Cumby City Council members discussed a number of topics, including water meters, grant opportunities, safety equipment and gear for city employees. The meeting was conducted at the municipal building, with room for 10 in-person attendees only, but made available to others via Zoom videoconferencing.
Mayor Doug Simmerman, during the Tuesday night meeting, asked the Cumby City Council to consider potentially replacing the RG3 water meters currently used with new Master Meters. The readers are designed to pick up the water usage amount digitally from nearby, with no manual reading. Some don’t work properly and the city is unable to tell how much water was used. When that occurs, the city has to average the bill or bill at base rate. The Master Meter would enable the meter reader, if the device doesn’t get a read on the meter, to stop and get a manual reading from the meter. This would provide an accurate reading, whether the in-vehicle shows a reading system or not.
Simmerman noted the packet presented to the council members included three quotes from Underground Utility Supply, a distributor that priced meters in different purchase increments so that not all meters would have to be purchased at one time, but could be bought in increments.
Another council member suggested checking to see if there are grants that the city could potentially apply for to help cover cost of replacement meters. No action was taken regarding the recommended purchase Tuesday night.
The contract for the new lift station was awarded. A preconstruction meeting is scheduled on the 21st. Timing of the project is expected to be among discussion. No start date has yet to be announced. The project requires ordering of three water pumps. Officials have been told it typically takes 3 months to get those in. A grant is helping to fund the project.
Jake McAdams with Public Management spoke with the city officials about potentially helping them prepare an application for a Community Development Block Grant Program Community Development Fund Grant. Amounts of $50,0000 to $350,000 can be requested to help fund water and sewer, drainage, gas system, road and street improvements or solid waste disposal/landfills to improve public facilities to meet basic needs or eliminate hazardous conditions. The city would only be responsible for
McAdams noted the scoring system for the grants has changed in the last year, but the City of Cumby might still have a competitive change at an infrastructure grant. If approved, the city could potentially receive funding in the fall of 2022. A 5 percent match would be required. Public Management would help coordinate engineering and any other requirements for the grant. The city would be out the cost to publish three public notices up front. If approved, Public Management would receive a payment from the grant funding. Major components of the scoring of grant applications include whether or not the city has received a grant in the last 5 years and match percentage; median household income is another factor that can be considered. If the city goes out for a grant, the application would be presented for approval in the spring.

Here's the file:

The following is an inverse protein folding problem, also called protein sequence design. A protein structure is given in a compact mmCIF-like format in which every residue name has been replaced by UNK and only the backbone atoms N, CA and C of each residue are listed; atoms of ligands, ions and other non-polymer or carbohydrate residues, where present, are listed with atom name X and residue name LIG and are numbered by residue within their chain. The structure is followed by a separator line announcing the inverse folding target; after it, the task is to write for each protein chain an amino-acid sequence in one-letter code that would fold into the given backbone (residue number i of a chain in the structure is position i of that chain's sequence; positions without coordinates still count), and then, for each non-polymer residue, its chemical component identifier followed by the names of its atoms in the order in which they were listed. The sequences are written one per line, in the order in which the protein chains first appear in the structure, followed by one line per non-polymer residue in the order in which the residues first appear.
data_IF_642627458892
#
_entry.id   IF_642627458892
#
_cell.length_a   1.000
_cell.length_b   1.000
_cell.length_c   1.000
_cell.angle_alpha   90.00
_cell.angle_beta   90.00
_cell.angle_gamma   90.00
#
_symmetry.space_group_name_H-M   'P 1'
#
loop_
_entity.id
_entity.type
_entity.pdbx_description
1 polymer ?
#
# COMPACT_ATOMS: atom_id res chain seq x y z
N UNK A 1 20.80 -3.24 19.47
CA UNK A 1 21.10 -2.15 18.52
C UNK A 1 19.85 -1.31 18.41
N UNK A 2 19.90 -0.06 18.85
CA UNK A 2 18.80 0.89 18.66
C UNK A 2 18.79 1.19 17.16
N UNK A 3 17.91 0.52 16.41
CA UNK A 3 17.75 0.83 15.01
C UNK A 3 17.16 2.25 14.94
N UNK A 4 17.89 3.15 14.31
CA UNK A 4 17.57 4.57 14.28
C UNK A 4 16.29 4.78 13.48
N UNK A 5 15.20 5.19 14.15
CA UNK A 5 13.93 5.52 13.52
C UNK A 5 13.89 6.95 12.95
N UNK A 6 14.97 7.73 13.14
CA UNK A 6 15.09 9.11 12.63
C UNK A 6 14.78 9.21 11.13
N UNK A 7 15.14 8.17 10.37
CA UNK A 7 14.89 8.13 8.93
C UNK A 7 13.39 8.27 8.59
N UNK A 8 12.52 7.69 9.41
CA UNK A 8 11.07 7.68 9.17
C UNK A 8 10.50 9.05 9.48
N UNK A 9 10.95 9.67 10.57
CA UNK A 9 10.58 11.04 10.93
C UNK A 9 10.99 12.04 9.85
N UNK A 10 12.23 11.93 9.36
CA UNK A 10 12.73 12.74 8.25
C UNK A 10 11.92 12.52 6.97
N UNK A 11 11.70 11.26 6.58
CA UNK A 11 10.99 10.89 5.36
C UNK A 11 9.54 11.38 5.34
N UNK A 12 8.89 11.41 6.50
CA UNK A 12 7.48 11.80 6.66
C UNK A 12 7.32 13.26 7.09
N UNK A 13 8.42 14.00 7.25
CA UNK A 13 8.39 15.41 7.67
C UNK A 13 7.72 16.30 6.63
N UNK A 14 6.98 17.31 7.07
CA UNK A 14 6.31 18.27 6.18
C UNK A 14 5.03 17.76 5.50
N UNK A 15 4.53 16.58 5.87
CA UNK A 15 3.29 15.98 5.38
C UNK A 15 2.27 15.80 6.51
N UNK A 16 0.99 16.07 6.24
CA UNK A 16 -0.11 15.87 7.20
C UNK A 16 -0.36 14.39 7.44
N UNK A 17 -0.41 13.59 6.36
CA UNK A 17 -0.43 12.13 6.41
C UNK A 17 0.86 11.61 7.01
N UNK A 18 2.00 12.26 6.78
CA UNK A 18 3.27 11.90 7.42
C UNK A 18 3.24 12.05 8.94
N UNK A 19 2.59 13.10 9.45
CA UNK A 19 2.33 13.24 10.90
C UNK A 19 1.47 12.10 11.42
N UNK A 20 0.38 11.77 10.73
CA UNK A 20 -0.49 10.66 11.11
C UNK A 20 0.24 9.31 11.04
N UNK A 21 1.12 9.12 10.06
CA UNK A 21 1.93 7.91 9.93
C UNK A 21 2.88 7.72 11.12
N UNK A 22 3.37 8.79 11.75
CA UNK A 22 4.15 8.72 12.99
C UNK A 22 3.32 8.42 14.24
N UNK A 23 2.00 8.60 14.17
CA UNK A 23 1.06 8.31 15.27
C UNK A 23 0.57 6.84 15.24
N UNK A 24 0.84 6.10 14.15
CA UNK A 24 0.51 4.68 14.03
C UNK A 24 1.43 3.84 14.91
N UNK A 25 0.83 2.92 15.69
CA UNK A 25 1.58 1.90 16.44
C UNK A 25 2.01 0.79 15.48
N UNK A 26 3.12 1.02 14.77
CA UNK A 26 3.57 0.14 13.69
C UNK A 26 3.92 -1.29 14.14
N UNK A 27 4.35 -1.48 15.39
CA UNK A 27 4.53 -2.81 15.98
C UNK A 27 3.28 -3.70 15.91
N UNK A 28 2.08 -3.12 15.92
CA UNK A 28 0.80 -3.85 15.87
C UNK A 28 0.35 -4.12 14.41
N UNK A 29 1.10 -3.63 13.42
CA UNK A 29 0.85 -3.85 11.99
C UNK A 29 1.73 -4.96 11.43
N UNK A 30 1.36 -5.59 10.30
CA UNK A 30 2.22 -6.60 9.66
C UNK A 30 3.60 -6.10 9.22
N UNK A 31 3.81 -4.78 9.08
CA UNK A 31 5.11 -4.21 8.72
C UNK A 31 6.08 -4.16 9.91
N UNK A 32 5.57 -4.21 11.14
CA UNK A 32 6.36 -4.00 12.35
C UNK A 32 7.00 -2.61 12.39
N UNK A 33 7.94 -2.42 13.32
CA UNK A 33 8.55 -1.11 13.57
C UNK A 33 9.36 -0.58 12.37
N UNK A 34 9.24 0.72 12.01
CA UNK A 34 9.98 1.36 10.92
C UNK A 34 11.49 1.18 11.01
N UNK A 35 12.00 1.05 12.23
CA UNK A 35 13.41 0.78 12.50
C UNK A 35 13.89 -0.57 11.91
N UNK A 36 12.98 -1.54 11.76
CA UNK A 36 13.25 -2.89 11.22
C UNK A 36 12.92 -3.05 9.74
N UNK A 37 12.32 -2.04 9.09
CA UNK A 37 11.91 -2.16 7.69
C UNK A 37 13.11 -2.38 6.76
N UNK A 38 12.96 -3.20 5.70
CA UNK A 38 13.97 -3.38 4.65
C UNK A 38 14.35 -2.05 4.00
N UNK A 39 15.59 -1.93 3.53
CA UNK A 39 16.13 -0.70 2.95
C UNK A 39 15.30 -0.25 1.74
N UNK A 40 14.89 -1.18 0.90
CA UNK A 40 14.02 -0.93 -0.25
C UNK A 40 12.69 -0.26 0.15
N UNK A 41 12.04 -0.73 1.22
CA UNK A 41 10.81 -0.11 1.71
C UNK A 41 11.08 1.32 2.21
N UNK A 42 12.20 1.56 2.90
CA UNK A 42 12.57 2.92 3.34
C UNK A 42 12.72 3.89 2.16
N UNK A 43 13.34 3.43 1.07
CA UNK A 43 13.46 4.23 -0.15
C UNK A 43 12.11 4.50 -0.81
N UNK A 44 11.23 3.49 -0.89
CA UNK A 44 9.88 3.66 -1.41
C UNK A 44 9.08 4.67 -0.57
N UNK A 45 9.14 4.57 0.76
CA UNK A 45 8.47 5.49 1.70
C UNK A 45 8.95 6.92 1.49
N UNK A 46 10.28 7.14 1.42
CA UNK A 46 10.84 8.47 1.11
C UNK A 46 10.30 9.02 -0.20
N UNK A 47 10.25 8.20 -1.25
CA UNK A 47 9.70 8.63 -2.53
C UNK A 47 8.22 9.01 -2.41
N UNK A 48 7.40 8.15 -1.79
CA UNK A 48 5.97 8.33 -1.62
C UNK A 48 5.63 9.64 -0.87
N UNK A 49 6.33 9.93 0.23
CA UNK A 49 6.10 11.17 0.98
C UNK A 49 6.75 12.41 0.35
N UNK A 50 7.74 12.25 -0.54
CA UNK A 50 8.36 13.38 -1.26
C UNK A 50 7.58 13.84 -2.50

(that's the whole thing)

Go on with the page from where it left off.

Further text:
The City Council discussed possible action on property at 204 Mill St. The structure had been condemned, one city official reported. One owner was thought to have died. Additional research is needed to be able to contact the subsequent owner so something can be done about the unsightly health/safety issue.
Place 1 Alderman Sheryl Lackey recommended a committee be formed to review policies and procedures and positions in the personnel policy and employee handbook to include updated language and legal requirements not specified to put the city in a better position to protect citizens and employees. A subcommittee including Lackey, Place 4 Alderman Betty McCarter and the City Attorney Leigh Thompson was formed.
Lackey also asked that the city begin looking for potential grants for safety equipment and personal protective equipment to better protect city public works employees. She said she met with them and asked what can be done to better help them do their jobs. Some issues were brought up as safety issues. She said they do not meet OSHA standards. It was pointed out that those employee regulations fall under the Health & Safety code.
The City Secretary was designated to attend public funds investment act training.
The City Attorney was authorized to create or approve an employment contract for police department employees.
A request for the small section of Cumby city limits in Hunt County to be included in a proposed Emergency Service District was also discussed.
No action has been taken regarding possibly having ag students involved in creating a book exchange or repairs to Park restrooms, as the other parties that were to be involved in both projects were impacted by COVID-19.